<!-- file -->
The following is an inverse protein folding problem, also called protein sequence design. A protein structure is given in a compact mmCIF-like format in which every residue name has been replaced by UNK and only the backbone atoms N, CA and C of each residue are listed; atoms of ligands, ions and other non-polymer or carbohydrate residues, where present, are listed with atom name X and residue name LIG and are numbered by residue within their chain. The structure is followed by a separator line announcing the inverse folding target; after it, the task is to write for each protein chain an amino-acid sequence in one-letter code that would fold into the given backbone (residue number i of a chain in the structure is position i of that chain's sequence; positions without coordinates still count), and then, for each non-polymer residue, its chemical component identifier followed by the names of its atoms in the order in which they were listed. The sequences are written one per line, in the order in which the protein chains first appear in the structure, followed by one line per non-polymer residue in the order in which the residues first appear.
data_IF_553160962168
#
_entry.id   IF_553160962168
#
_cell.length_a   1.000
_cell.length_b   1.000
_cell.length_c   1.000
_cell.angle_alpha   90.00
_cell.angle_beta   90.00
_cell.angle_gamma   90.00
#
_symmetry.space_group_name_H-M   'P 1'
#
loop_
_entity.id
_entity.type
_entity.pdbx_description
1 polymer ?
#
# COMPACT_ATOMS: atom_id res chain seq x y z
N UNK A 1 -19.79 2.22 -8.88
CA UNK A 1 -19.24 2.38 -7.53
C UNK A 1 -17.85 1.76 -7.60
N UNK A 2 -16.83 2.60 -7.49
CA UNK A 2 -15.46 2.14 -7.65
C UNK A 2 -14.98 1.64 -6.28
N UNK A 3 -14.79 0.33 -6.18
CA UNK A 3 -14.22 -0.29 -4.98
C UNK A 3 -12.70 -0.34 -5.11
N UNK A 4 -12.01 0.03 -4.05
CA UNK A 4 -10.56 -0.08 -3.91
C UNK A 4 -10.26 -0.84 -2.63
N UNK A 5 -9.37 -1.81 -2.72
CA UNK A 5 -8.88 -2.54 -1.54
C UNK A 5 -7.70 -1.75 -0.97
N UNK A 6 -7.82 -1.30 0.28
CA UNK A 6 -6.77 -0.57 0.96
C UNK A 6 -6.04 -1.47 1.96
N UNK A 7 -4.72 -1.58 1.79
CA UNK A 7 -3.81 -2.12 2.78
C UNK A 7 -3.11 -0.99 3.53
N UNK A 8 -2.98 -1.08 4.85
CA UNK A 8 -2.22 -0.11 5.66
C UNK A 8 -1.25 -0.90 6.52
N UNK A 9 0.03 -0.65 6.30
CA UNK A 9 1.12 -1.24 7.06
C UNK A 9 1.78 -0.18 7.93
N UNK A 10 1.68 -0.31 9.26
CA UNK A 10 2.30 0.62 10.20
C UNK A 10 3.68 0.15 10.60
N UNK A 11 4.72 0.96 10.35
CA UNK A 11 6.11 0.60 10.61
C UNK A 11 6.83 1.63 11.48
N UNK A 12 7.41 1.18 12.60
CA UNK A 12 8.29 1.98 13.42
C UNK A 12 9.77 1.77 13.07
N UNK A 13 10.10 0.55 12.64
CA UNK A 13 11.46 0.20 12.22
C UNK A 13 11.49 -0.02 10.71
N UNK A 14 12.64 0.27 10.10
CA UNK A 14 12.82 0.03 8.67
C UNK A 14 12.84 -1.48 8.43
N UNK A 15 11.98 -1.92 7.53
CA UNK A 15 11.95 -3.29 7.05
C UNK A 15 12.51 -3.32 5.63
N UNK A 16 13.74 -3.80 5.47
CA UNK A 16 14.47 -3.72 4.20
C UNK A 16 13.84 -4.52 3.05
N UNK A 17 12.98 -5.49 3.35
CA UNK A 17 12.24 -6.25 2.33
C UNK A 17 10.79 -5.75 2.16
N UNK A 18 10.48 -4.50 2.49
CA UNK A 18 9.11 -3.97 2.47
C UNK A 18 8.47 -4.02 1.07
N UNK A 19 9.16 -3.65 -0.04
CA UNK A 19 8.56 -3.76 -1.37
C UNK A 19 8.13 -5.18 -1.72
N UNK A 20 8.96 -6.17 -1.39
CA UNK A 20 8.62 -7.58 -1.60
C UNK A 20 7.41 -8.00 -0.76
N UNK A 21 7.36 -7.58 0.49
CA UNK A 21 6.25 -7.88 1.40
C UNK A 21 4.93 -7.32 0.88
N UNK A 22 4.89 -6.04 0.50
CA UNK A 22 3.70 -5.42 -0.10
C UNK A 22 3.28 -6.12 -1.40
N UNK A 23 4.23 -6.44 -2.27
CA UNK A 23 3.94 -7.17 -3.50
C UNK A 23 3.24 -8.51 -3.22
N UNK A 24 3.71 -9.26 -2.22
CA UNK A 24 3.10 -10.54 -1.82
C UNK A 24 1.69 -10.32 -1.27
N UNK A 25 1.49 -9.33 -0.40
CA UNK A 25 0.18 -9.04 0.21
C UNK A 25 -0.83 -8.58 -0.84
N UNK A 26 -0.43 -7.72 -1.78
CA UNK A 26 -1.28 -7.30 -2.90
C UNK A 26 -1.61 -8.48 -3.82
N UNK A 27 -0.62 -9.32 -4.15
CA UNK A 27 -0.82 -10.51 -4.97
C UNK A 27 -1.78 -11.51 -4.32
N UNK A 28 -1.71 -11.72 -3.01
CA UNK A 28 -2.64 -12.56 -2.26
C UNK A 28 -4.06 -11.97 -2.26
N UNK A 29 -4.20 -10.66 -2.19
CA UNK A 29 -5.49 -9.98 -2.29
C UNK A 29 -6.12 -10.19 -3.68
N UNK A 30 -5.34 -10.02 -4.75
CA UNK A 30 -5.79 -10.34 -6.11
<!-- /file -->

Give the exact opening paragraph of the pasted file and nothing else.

The following is an inverse protein folding problem, also called protein sequence design. A protein structure is given in a compact mmCIF-like format in which every residue name has been replaced by UNK and only the backbone atoms N, CA and C of each residue are listed; atoms of ligands, ions and other non-polymer or carbohydrate residues, where present, are listed with atom name X and residue name LIG and are numbered by residue within their chain. The structure is followed by a separator line announcing the inverse folding target; after it, the task is to write for each protein chain an amino-acid sequence in one-letter code that would fold into the given backbone (residue number i of a chain in the structure is position i of that chain's sequence; positions without coordinates still count), and then, for each non-polymer residue, its chemical component identifier followed by the names of its atoms in the order in which they were listed. The sequences are written one per line, in the order in which the protein chains first appear in the structure, followed by one line per non-polymer residue in the order in which the residues first appear.